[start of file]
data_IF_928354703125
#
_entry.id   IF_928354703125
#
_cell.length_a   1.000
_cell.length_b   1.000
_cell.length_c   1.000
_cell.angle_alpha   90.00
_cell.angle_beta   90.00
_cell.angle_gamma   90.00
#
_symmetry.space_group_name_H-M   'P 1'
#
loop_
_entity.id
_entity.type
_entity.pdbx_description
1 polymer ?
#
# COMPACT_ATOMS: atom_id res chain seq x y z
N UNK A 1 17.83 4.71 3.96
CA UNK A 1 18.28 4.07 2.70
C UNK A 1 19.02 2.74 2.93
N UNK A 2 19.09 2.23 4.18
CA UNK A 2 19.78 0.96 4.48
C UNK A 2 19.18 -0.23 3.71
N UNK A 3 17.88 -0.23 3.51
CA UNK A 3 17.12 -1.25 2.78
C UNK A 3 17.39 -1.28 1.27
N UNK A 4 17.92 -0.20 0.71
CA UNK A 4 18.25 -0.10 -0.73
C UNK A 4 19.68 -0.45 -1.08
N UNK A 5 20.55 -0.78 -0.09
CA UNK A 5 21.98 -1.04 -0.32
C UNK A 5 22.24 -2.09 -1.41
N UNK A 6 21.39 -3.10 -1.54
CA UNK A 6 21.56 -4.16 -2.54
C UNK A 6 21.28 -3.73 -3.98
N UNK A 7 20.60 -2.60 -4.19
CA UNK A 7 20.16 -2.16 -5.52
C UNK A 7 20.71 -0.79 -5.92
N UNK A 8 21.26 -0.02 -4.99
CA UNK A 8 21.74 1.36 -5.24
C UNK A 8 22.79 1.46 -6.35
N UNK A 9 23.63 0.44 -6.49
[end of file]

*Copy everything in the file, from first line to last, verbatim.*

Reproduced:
data_IF_928354703125
#
_entry.id   IF_928354703125
#
_cell.length_a   1.000
_cell.length_b   1.000
_cell.length_c   1.000
_cell.angle_alpha   90.00
_cell.angle_beta   90.00
_cell.angle_gamma   90.00
#
_symmetry.space_group_name_H-M   'P 1'
#
loop_
_entity.id
_entity.type
_entity.pdbx_description
1 polymer ?
#
# COMPACT_ATOMS: atom_id res chain seq x y z
N UNK A 1 17.83 4.71 3.96
CA UNK A 1 18.28 4.07 2.70
C UNK A 1 19.02 2.74 2.93
N UNK A 2 19.09 2.23 4.18
CA UNK A 2 19.78 0.96 4.48
C UNK A 2 19.18 -0.23 3.71
N UNK A 3 17.88 -0.23 3.51
CA UNK A 3 17.12 -1.25 2.78
C UNK A 3 17.39 -1.28 1.27
N UNK A 4 17.92 -0.20 0.71
CA UNK A 4 18.25 -0.10 -0.73
C UNK A 4 19.68 -0.45 -1.08
N UNK A 5 20.55 -0.78 -0.09
CA UNK A 5 21.98 -1.04 -0.32
C UNK A 5 22.24 -2.09 -1.41
N UNK A 6 21.39 -3.10 -1.54
CA UNK A 6 21.56 -4.16 -2.54
C UNK A 6 21.28 -3.73 -3.98
N UNK A 7 20.60 -2.60 -4.19
CA UNK A 7 20.16 -2.16 -5.52
C UNK A 7 20.71 -0.79 -5.92
N UNK A 8 21.26 -0.02 -4.99
CA UNK A 8 21.74 1.36 -5.24
C UNK A 8 22.79 1.46 -6.35
N UNK A 9 23.63 0.44 -6.49